“Acting weird is not a crime!”
I’m always hesitant to compare a post-90’s NYC-based independent film to the work of Woody Allen because it’s not only cliché (and a little lazy) but I also know some filmmakers aren’t too keen on being compared to other filmmakers (legendary or not) out of fear of being considered a copycat or unoriginal. But that’s not the case here with Lawrence Levine’s latest feature. Wild Canaries is certainly from the school of Woody Allen (specifically Manhattan Murder Mystery) but it’s still very much Levine’s own movie which combines various genres ranging from neo-noir/thriller to light relationship dramedy (as someone in their early 30’s I personally relate to a film like this more than I do a Woody Allen film and I imagine others from my generation would feel the same way). Wild Canaries tells the story of Brooklynites “Noah” & “Barri” (played by real life couple/filmmakers Levine & Sophia Takal, respectively). When their elderly upstairs neighbor is found dead, they suspect foul play (Barri senses something isn’t right from the jump while it takes Noah some time to get on board). Through the course of the film Barri, Noah and their friend Jean (Alia Shawkat) try to put the pieces together on what they feel might have been a homicide. Wild Canaries does lightly poke fun at the neo-noir/murder mystery genre but at the same time it isn’t anything distracting. Certain moments where Barri is playing the sleuth, disguise & all, are pretty funny yet the details surrounding her inquiries are in fact very serious and Levine treats it as such. Perhaps Levine wasn’t poking fun but rather trying to do something new with the genre.
Right from the start I was hooked. The opening scene, followed by the Point Blank/James Bond-esque title sequence, are enough to keep anyone’s attention. The score, courtesy of Michael Montes, only adds to the multi-genre ambiance as it seamlessly transitions in & out of moody/Hitchcockian to quirky & light.
Although the plot and overall tone of Wild Canaries is much different, I was kind of reminded of Aaron Katz’s Cold Weather in how both films involve young-ish characters in a multi-genre dramedy/mystery.
Putting aside the murder mystery element of Wild Canaries, this film gives us a genuine insight in to average late 20’s/early-30’s NYC living. A lot of the natural dialogue, scripted arguments and scenes of our characters hanging out comes off more like scenes from a documentary rather than a fictional story. The presence of modern day NYC indie movie staple Kevin Corrigan also adds to the film’s genuine feel. In an era when the term “independent” is becoming more & more ambiguous, films like Wild Canaries are kind of a breath of fresh air. One of the underlying aspects in this film has to do with New York City rent prices and the difficulty some folks are having with the constant rent hikes (the motivation behind the alleged murder of Noah & Barri’s neighbor is possibly tied to the sale of their building). As a resident of New York City for the past 11 years, this is something I can personally relate too (minus the murder part) as I’ve lived in three different boroughs (Manhattan, Queens & Brooklyn) since my time in the big apple. At one point in the film, Noah & Barri’s money issues come to a head in an intense argument (I feel like Spike Lee would be mad at me for pointing this out but skyrocketing rent prices affect people of all demographics…even white people like the characters in this film).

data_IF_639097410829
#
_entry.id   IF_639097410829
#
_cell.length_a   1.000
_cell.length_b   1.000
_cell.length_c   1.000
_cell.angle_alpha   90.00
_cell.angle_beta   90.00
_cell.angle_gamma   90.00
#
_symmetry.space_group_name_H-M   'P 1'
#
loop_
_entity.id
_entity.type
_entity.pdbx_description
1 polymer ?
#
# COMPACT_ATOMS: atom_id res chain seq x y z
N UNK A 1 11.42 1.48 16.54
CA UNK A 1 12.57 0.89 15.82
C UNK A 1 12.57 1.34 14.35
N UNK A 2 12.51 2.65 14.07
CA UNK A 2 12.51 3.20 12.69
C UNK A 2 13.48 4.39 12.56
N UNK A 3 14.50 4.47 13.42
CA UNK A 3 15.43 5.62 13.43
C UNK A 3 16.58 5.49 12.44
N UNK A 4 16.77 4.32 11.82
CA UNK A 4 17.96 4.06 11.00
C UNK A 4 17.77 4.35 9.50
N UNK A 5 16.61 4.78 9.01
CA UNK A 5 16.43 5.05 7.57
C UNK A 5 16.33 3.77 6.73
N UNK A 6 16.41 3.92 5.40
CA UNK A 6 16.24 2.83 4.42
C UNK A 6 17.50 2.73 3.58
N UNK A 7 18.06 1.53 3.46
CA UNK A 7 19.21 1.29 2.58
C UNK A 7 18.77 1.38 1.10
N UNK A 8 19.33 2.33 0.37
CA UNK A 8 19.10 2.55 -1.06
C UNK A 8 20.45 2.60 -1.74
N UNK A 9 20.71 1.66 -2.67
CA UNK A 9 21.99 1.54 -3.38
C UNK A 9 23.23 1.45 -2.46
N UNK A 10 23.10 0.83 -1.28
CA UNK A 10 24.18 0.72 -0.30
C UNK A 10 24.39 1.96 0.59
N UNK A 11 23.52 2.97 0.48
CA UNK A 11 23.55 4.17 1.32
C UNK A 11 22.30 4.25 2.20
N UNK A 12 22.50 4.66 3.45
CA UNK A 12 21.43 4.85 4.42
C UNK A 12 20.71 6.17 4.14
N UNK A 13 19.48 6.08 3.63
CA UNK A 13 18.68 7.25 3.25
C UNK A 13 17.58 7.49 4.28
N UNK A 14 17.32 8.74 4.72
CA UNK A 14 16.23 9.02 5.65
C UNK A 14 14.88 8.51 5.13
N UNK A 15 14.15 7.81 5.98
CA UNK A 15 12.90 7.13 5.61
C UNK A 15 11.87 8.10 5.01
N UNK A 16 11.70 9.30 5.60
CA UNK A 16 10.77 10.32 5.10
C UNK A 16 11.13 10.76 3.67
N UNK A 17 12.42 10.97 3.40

I feel like because Wild Canaries centers on a murder mystery (especially in the final act), Levine’s exploration into relationship problems (both funny & serious) will be overlooked by some. So if you happen to read this piece before seeing the film, please remember this movie branches off to multiple topics.
Besides the score & natural performances, other highlights include, Alia Shawkwat’s overall presence, the neck brace Levine wears during the last half of the film, and lines of dialogue like; “My sperm is old and it doesn’t look right. I would be scared to have a baby with this sperm”
Next to Blackhat, this is the best movie I’ve seen so far in 2015 (I know that isn’t saying much, but I happen to think Blackhat was really good).